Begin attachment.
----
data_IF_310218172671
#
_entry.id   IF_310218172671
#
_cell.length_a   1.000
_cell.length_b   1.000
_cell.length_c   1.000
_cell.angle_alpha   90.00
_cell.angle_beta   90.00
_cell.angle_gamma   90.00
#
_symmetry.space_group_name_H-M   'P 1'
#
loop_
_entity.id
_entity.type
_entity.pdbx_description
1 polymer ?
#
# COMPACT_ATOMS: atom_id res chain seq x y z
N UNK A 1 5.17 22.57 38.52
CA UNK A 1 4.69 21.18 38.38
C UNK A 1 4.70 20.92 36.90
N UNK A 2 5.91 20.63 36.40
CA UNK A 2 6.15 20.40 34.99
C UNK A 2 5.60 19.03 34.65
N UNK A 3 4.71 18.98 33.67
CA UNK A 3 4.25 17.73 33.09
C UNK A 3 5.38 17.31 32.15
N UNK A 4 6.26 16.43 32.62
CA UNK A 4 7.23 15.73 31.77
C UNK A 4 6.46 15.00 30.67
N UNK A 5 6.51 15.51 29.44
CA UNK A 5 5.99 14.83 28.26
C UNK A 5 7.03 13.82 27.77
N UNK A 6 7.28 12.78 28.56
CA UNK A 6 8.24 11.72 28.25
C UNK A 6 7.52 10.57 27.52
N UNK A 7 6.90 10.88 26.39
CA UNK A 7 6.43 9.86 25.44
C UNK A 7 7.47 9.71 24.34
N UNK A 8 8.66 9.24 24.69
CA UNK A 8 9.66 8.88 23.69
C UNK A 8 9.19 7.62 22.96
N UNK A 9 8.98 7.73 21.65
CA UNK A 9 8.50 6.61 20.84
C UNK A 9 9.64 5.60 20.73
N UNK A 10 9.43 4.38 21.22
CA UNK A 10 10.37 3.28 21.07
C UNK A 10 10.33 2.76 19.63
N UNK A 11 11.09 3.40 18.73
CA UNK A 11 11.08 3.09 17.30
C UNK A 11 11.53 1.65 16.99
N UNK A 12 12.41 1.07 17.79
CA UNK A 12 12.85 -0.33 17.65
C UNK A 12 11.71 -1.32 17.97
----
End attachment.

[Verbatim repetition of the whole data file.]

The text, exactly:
data_IF_310218172671
#
_entry.id   IF_310218172671
#
_cell.length_a   1.000
_cell.length_b   1.000
_cell.length_c   1.000
_cell.angle_alpha   90.00
_cell.angle_beta   90.00
_cell.angle_gamma   90.00
#
_symmetry.space_group_name_H-M   'P 1'
#
loop_
_entity.id
_entity.type
_entity.pdbx_description
1 polymer ?
#
# COMPACT_ATOMS: atom_id res chain seq x y z
N UNK A 1 5.17 22.57 38.52
CA UNK A 1 4.69 21.18 38.38
C UNK A 1 4.70 20.92 36.90
N UNK A 2 5.91 20.63 36.40
CA UNK A 2 6.15 20.40 34.99
C UNK A 2 5.60 19.03 34.65
N UNK A 3 4.71 18.98 33.67
CA UNK A 3 4.25 17.73 33.09
C UNK A 3 5.38 17.31 32.15
N UNK A 4 6.26 16.43 32.62
CA UNK A 4 7.23 15.73 31.77
C UNK A 4 6.46 15.00 30.67
N UNK A 5 6.51 15.51 29.44
CA UNK A 5 5.99 14.83 28.26
C UNK A 5 7.03 13.82 27.77
N UNK A 6 7.28 12.78 28.56
CA UNK A 6 8.24 11.72 28.25
C UNK A 6 7.52 10.57 27.52
N UNK A 7 6.90 10.88 26.39
CA UNK A 7 6.43 9.86 25.44
C UNK A 7 7.47 9.71 24.34
N UNK A 8 8.66 9.24 24.69
CA UNK A 8 9.66 8.88 23.69
C UNK A 8 9.19 7.62 22.96
N UNK A 9 8.98 7.73 21.65
CA UNK A 9 8.50 6.61 20.84
C UNK A 9 9.64 5.60 20.73
N UNK A 10 9.43 4.38 21.22
CA UNK A 10 10.37 3.28 21.07
C UNK A 10 10.33 2.76 19.63
N UNK A 11 11.09 3.40 18.73
CA UNK A 11 11.08 3.09 17.30
C UNK A 11 11.53 1.65 16.99
N UNK A 12 12.41 1.07 17.79
CA UNK A 12 12.85 -0.33 17.65
C UNK A 12 11.71 -1.32 17.97